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Fun Crafts for Using Recycled Cork

written by: •edited by: Tania Cowling•updated: 5/20/2010

Tired of those bits and pieces of cork lying around? Looking for a creative way to turn scraps of worn-out items into something useful? Read on for ideas to make recycled cork crafts.

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    Using Up Scraps

    Cork pops up in the most unlikely of places; inside baseballs, in flooring or bricks, in woodwind instruments and in footwear. You’ll also find cork in corkboards (go figure) and available in sheets and rounds at your local craft supply store. Whether you’re deconstructing and reusing parts from something originally made with cork, or trying to use up leftover scraps from another craft project, here are some ideas for recycled cork crafts to help you make use of bits and pieces both large and small.

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    Cork, the processed outer bark of the cork oak tree, makes a great decorative stamp. Trim the cork into the desired stamp shape with a craft knife or shears. Hot glue an empty thread spool to the back of your stamp for a handle, and you’re ready to go.

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    Sharps Holders

    Trim leftover bits of 1/4-inch or thicker cork into decorative shapes, then gift them to your favorite sewer as pincushions.

    If you’re an avid fisherperson, use slivers of cork as “caps” on fishing hooks or lures to protect your fingers or pockets from the hook points.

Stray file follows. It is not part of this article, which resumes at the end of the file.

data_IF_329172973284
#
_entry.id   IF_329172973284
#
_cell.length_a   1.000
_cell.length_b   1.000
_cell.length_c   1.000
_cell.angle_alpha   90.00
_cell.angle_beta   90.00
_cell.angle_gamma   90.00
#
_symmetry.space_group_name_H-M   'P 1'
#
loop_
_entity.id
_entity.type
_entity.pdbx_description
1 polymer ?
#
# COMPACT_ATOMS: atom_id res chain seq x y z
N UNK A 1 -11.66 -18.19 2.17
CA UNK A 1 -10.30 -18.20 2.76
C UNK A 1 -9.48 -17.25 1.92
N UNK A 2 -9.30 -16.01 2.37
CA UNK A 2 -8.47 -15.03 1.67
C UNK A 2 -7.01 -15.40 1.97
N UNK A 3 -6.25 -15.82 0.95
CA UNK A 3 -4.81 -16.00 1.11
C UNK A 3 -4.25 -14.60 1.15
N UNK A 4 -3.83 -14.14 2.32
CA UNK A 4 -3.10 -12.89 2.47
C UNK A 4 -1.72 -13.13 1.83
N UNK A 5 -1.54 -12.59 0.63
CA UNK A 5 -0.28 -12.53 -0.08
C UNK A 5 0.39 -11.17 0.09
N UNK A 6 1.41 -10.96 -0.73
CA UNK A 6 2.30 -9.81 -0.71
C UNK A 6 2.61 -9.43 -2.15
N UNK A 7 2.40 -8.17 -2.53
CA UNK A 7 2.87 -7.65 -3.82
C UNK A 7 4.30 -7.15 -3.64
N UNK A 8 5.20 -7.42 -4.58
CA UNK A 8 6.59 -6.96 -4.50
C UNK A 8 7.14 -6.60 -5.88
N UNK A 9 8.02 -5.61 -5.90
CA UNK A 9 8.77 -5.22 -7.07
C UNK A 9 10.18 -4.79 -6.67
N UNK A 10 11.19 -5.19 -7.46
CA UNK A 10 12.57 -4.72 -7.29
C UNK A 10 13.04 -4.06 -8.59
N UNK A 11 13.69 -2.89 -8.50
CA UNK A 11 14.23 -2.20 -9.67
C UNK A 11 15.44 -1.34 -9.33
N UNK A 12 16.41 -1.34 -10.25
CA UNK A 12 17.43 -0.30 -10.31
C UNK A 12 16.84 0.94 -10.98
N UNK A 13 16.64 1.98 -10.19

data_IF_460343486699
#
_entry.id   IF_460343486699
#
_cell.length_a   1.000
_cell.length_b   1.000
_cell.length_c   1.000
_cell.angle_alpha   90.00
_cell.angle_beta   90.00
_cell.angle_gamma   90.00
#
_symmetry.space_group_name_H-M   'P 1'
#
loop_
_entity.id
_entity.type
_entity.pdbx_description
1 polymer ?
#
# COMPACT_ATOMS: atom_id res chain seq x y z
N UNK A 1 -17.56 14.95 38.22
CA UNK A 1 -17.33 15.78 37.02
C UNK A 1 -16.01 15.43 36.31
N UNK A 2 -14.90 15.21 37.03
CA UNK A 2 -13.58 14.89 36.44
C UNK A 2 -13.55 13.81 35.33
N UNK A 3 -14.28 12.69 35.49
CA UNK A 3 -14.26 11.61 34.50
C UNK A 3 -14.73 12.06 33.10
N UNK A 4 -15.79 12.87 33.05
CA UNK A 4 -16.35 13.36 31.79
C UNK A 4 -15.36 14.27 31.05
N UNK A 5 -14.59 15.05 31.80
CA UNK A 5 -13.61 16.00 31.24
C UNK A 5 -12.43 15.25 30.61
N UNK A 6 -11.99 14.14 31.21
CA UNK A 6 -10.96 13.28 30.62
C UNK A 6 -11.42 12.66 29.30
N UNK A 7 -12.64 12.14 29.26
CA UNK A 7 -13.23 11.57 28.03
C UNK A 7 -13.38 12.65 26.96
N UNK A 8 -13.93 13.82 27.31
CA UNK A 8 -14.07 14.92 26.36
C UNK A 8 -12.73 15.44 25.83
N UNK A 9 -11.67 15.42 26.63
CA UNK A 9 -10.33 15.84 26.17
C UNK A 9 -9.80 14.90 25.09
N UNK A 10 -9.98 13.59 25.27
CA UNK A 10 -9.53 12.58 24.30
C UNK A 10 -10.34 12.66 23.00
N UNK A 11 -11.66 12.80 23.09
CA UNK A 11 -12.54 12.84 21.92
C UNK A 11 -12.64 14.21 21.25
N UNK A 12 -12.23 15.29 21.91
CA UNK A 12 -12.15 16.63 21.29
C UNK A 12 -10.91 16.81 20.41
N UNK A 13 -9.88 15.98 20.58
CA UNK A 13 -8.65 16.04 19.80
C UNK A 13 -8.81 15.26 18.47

You can also use leftover strips of cork as knife covers. Simply trim the strip to fit the blade and press the knife into it.

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    You can already find cork on coasters, trivets and moisture-absorbent pads that sit underneath potted plants, so why not make coasters (for plants, or drinks) a part of your recycled cork crafts repertoire? Use large cookie cutters or stencils to draw creative coaster shapes on leftover sheets of cork, then cut the shapes out with heavy shears.

    You can also use the ring from a Mason jar lid as a coaster form. Assemble all the shards and slivers of cork you have laying around. Place the jar ring on a hot glue mat, coat the ring’s inside rim with hot glue, then fill the open space inside the ring with hot glue, too. Quickly fill the ring with your assembled bits of cork. Press down on the cork with a flat-bottomed coffee mug, to level the coaster’s surface, then wait a minute or two for the glue to dry completely. Since you’re doing this on a hot glue mat, the glue won’t stick to the mat, but it will hold the cork together on the underside of the coaster.

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    Use an awl to bore a hole in a chunk of cork and thread it onto the ring of your keychain. If you ever drop your keys in the water, the buoyant cork will keep them afloat.

    While a cork float may not be the most stylish of accessories, you can do a similar treatment with any valuables you don’t want to lose in the water, from your compass to sunglasses or a waterproof GPS. Just make sure that the piece of cork you use is large enough to keep the lost item afloat. Spray-paint the cork with a bright color to make it even easier to spot in the water.

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    When All is Said and Done...

    While leftover cork may not be the most stylish of accessories or tools, it can, when used creatively in crafts, help you turn out some pretty nifty creations, or at least help keep your treasured items from getting lost or damaged. You can also do any of these recycled cork crafts, plus some other creative offerings, with leftover wine corks.